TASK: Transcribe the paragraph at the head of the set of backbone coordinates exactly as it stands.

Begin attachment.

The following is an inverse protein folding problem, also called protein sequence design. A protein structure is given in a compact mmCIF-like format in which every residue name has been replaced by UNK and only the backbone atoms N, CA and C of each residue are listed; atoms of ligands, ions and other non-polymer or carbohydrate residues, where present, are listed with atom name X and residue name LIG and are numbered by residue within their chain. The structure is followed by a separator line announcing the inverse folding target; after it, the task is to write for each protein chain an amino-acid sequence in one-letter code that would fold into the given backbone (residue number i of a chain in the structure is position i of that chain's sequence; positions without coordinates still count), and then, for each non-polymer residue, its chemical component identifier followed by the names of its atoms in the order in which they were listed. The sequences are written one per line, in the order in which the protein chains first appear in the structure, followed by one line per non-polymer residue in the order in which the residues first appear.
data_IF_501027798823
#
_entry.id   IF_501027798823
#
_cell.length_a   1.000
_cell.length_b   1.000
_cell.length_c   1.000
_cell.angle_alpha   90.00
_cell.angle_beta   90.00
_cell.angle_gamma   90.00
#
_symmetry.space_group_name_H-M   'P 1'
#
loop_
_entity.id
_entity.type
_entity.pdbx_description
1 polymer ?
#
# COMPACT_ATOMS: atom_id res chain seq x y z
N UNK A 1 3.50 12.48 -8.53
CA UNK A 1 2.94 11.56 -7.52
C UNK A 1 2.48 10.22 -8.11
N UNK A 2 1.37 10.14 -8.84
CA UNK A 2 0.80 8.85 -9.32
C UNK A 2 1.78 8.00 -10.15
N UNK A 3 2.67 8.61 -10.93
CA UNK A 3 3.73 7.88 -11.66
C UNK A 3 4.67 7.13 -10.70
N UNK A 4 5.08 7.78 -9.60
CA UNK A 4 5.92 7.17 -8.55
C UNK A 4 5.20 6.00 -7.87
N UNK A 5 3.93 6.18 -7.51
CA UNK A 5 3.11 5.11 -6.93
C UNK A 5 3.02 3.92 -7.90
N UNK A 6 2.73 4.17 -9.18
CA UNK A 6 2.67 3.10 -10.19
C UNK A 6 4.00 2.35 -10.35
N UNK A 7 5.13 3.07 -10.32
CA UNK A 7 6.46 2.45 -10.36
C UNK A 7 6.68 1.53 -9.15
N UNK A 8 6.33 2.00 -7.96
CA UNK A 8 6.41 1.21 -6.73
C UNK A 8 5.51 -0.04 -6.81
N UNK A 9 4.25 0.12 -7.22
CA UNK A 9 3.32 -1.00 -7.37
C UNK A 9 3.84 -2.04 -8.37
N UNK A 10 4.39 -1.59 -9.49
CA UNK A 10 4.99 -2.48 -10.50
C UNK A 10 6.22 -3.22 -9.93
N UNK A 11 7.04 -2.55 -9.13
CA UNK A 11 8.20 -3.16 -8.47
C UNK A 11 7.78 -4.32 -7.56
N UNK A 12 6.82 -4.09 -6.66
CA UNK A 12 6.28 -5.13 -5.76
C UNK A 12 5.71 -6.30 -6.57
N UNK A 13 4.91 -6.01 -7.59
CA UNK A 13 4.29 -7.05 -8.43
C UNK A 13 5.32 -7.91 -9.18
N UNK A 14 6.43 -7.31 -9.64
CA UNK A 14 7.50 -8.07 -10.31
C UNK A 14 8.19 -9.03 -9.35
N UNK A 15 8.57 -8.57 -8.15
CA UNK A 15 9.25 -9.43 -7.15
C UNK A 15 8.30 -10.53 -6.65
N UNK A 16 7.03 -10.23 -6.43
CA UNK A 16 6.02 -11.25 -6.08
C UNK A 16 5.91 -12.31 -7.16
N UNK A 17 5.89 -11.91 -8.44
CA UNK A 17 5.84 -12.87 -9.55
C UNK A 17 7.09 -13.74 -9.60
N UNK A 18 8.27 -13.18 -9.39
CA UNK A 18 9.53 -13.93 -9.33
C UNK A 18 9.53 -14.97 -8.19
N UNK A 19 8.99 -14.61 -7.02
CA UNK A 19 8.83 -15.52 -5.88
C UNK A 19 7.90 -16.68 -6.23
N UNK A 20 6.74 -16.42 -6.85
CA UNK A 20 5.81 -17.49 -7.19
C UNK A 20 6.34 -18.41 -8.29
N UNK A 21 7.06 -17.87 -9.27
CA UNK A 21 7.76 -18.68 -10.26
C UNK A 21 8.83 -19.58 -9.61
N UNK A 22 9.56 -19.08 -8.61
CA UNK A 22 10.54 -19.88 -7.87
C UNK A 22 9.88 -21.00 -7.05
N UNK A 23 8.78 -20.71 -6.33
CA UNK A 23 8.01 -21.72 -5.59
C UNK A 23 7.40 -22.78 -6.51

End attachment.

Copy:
The following is an inverse protein folding problem, also called protein sequence design. A protein structure is given in a compact mmCIF-like format in which every residue name has been replaced by UNK and only the backbone atoms N, CA and C of each residue are listed; atoms of ligands, ions and other non-polymer or carbohydrate residues, where present, are listed with atom name X and residue name LIG and are numbered by residue within their chain. The structure is followed by a separator line announcing the inverse folding target; after it, the task is to write for each protein chain an amino-acid sequence in one-letter code that would fold into the given backbone (residue number i of a chain in the structure is position i of that chain's sequence; positions without coordinates still count), and then, for each non-polymer residue, its chemical component identifier followed by the names of its atoms in the order in which they were listed. The sequences are written one per line, in the order in which the protein chains first appear in the structure, followed by one line per non-polymer residue in the order in which the residues first appear.